a first electronic transmission received from the first party, wherein the first electronic transmission represents the first viewpoint;
a second electronic transmission received from the second party, wherein the second electronic transmission represents the second viewpoint;
rules of the debate that are electronically stored in the database, wherein the at least first party and the second party agree to follow the rules of the debate, wherein the rules are electronically enforced with respect to the first electronic transmission and the second electronic transmission, and at least one of the transmissions is modified if the at least one of the transmissions does not comply with the rules of the debate; and
a third electronic transmission received from a third party that represents at least one selected from the group consisting of factual challenge, multimedia content supporting the first viewpoint or the second viewpoint, and commentary, wherein the first, second and third electronic transmissions are accessible to viewers over the communication network.
19. The system of claim 18, further comprising an internet web site on which the first, second and third transmissions are posted.
20. The system of claim 19, further comprising archived video content that is provided for the viewers.
21. The system of claim 20, wherein the archived video content is stored in the database.
22. The system of claim 18, further comprising multimedia content that is unrelated to the debate and provided to the viewers.
23. The system of claim 18, wherein the first, second and third transmissions are stored in the database.
24. The system of claim 23, wherein the stored first, second and third transmissions are accessible to the viewers.
25. The system of claim 18, further comprising votes received from the viewers, wherein the votes represent each respective viewer's opinion of the winner of the debate.
26. The system of claim 25, further comprising a prize awarded to the party that wins the most votes.
27. The system of claim 18, wherein the first transmission or the second transmission is recorded, uploaded, e-mailed or mailed.
28. The system of claim 18, further comprising a fourth electronic transmission further representing the first viewpoint received from the first party and a fifth electronic transmission further representing the second viewpoint received from the second party.
29. The system of claim 18, wherein the first, second and third transmissions are organized for the viewers as a function of the rules of the debate.
30. The system of claim 18, wherein the first party, the second party, the third party or a fourth party review the first transmission, the second transmission or the third transmission.
31. The system of claim 18, further comprising a translation of the first transmission or the second transmission from a first spoken language to a second spoken language.
32. The system of claim 18, further comprising metadata defined for the first transmission, the second transmission or the third transmission.
33. The system of claim 18, further comprising advertisements coupled to or linked to the first transmission or the second transmission.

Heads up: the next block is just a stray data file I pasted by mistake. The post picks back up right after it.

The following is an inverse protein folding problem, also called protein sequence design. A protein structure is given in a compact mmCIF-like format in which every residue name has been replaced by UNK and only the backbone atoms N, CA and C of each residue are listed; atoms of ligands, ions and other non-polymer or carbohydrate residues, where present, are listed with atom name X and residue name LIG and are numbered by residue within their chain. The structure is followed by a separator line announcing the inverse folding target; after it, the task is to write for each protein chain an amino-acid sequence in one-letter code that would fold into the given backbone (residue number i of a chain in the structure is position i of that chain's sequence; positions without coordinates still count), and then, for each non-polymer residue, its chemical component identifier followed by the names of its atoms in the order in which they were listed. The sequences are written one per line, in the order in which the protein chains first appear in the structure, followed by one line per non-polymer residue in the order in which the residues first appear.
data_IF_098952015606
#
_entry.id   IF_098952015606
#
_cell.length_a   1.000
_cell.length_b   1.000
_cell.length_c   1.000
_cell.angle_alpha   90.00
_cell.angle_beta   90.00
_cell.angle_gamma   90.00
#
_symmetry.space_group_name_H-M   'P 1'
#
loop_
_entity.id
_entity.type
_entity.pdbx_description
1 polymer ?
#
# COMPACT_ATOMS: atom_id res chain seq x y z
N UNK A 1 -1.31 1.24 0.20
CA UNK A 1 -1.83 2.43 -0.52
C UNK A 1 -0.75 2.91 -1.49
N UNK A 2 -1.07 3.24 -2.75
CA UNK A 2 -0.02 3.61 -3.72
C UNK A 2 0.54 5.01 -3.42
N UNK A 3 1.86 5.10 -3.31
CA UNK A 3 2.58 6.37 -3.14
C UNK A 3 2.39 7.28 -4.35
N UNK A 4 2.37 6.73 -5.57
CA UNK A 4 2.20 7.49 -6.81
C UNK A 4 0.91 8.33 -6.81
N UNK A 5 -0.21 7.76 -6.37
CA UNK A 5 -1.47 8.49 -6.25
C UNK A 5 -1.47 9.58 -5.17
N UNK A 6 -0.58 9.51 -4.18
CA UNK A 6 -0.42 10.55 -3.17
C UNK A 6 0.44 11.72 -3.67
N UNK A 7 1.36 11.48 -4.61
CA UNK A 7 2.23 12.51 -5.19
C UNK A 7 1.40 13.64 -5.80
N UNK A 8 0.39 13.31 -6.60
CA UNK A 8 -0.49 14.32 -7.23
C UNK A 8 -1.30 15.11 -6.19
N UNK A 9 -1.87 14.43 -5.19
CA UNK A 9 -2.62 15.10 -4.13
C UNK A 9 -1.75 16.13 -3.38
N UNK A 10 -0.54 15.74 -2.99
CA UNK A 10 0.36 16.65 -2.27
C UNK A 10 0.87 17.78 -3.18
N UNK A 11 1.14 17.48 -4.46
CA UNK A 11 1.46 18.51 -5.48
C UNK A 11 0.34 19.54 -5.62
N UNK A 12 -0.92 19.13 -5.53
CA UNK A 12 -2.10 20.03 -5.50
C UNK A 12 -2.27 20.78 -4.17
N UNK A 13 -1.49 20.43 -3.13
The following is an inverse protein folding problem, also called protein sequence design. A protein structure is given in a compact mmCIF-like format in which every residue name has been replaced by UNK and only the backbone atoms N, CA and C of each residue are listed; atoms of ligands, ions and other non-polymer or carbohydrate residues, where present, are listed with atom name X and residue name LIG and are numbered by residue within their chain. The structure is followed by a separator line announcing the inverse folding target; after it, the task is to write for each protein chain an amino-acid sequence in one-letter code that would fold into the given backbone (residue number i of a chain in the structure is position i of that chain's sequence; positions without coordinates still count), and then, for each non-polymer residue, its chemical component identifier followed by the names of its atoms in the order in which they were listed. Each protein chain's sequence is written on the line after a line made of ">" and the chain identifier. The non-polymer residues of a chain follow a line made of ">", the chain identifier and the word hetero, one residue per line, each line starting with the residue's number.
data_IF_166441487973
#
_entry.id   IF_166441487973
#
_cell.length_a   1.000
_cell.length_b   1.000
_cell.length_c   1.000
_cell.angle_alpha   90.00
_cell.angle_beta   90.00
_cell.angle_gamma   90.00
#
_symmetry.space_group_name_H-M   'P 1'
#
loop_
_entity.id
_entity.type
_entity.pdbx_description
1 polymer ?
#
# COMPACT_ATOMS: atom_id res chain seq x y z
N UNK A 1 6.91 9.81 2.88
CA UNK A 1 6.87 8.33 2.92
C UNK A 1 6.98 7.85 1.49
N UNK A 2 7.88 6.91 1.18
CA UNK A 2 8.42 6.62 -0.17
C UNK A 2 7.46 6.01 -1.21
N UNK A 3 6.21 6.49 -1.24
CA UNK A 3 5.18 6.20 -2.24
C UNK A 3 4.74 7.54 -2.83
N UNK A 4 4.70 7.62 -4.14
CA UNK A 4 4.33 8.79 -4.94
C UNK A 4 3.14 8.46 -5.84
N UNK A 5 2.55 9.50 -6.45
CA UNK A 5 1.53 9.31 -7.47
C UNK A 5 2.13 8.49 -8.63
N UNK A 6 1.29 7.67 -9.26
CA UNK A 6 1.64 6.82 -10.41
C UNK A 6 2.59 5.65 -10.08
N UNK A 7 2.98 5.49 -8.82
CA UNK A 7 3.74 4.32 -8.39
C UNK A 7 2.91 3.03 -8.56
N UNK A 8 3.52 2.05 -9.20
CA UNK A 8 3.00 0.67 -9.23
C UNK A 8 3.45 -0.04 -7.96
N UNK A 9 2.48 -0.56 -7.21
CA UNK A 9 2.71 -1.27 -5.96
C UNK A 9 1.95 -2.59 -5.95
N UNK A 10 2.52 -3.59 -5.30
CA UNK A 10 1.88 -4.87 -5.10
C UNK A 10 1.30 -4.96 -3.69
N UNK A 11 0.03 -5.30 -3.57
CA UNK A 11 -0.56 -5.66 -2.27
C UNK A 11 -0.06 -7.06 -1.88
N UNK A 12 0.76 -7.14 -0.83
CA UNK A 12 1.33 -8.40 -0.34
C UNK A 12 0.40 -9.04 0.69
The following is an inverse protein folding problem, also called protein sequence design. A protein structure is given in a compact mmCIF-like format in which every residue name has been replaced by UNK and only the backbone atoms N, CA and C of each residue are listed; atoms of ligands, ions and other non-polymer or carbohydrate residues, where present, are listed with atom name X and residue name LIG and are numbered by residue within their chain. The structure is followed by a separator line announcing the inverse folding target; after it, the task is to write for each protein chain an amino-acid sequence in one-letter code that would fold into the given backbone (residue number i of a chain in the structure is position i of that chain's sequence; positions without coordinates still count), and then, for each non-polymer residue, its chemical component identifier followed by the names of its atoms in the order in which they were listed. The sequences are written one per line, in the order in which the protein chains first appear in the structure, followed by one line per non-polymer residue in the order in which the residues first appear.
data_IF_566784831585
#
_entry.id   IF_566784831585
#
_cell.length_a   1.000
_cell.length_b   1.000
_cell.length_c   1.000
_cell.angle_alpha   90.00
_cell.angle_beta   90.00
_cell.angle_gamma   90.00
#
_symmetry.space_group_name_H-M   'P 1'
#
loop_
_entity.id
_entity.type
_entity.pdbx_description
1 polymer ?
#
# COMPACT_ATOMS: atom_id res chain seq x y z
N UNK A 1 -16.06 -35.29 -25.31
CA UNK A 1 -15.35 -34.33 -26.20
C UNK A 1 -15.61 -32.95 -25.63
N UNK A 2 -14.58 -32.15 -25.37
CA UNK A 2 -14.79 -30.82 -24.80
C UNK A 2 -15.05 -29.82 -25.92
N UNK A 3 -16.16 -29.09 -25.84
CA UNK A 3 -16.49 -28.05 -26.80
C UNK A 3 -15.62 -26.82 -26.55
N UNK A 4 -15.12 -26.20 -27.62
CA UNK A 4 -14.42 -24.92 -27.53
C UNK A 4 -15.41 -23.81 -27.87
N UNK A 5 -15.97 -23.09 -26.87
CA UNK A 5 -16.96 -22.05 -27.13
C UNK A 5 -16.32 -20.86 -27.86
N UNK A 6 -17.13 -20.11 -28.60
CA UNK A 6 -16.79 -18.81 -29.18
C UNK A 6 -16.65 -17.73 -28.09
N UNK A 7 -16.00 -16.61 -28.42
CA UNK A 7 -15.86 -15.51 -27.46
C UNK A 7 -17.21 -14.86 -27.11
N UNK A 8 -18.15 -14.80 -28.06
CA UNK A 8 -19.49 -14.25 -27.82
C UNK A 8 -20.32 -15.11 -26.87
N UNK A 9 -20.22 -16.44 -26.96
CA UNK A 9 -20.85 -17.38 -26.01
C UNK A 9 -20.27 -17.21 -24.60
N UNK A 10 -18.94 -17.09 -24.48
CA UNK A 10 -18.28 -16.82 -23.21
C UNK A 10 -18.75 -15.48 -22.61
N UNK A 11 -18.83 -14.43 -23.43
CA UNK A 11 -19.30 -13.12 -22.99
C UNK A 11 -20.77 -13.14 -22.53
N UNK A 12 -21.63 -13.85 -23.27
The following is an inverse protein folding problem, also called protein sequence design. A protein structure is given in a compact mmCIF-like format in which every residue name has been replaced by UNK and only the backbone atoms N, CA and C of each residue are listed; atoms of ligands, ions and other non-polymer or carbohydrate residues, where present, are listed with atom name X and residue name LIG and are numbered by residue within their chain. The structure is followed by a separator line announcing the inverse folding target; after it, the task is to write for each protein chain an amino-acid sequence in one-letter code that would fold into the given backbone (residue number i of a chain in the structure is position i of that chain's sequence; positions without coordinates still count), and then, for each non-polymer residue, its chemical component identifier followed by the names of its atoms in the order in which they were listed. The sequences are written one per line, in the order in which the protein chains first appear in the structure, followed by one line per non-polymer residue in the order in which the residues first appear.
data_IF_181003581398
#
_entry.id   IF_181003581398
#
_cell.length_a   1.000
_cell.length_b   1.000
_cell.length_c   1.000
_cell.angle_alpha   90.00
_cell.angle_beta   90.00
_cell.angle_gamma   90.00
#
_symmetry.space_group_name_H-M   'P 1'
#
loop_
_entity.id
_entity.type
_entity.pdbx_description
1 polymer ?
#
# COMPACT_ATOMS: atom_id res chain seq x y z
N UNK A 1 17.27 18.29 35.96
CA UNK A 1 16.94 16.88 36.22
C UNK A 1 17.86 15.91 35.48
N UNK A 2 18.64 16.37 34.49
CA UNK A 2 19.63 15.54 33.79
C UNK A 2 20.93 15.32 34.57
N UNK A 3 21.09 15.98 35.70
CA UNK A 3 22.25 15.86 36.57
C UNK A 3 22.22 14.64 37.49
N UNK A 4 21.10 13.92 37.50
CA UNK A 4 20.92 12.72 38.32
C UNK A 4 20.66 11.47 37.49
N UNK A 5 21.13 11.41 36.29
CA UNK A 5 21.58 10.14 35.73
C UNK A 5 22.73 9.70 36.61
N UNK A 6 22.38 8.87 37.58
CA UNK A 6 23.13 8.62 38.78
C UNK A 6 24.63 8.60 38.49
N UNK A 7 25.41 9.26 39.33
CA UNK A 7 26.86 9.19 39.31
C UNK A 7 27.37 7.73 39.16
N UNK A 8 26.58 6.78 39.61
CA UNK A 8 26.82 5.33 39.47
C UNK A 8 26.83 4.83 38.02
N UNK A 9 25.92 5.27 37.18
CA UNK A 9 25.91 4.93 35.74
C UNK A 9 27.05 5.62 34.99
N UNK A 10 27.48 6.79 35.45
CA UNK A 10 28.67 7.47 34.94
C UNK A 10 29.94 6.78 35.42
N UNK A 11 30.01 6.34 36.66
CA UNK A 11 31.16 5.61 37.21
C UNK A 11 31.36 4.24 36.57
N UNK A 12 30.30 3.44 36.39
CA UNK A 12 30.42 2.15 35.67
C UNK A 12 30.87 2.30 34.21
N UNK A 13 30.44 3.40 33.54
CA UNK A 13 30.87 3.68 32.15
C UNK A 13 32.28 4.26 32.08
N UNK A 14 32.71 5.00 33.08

Description
CROSS-REFERENCE TO RELATED APPLICATIONS

This application is based upon and claims priority to U.S. Provisional Patent Application Ser. No. 60/813,839, filed on Jun. 15, 2006 and entitled SYSTEM AND METHOD FOR ON-LINE VIDEO DEBATING, the entirety of which is incorporated herein by reference.

BACKGROUND OF THE INVENTION

1. Field of the Invention

The present invention relates generally to communications and, more particularly, to interactive communications over the internet.

2. Description of the Related Art

Many forms of debate remain an integral part of human interaction. For example, sports fans, neighbors, presidential candidates, students, lawyers and television pundits argue and discuss topics face to face, on the radio, on the telephone, on broadcast television, cable and, more recently, over the internet. Accordingly, documentaries, reality programming and political short films have increasingly become revenue drivers, as political film production remains a growing industry and implemented in a wide range of people from amateurs to the biggest names in Hollywood.

One reason for the success and growth in connection with political programming is that advances in technology, particularly related to computers, enables low production costs for political short films, documentaries, music videos, public service announcements and advertisements. Various media related to political programming are produced each year for web sites, film festivals, non-profits, film schools, political organizations and media companies. Currently, a large majority of internet web sites that provide political content are non-profit, are directed to one or more respective issues, and are typically provide content in the form of text, some commercial internet web sites present political short films as a relatively small part of their overall programming.

In a typical prior art television debate, the participant who screams the loudest, talks the fastest and monopolizes the microphone often wins. Political candidates and college debating teams often negotiate and adhere to fair and even “rules of engagement” for live debates. Unfortunately, however, no system has been created that provides an electronic process to enforce such rules for video debates. Moreover, no system currently exists for individuals or groups that are in remote locations to participate in debates, particularly at different times.

Relatively recently, the internet and new technologies enable individuals to record and post video segments for replay around the world. Further, television viewers are provided new technology to fast-forward or rewind a show substantially in real time. With the advent of DVD, viewers are able to choose “segments” of a video and watch out of chronological order. Thus, opportunities for individuals to publish video content over the Internet and to manipulate video have increased.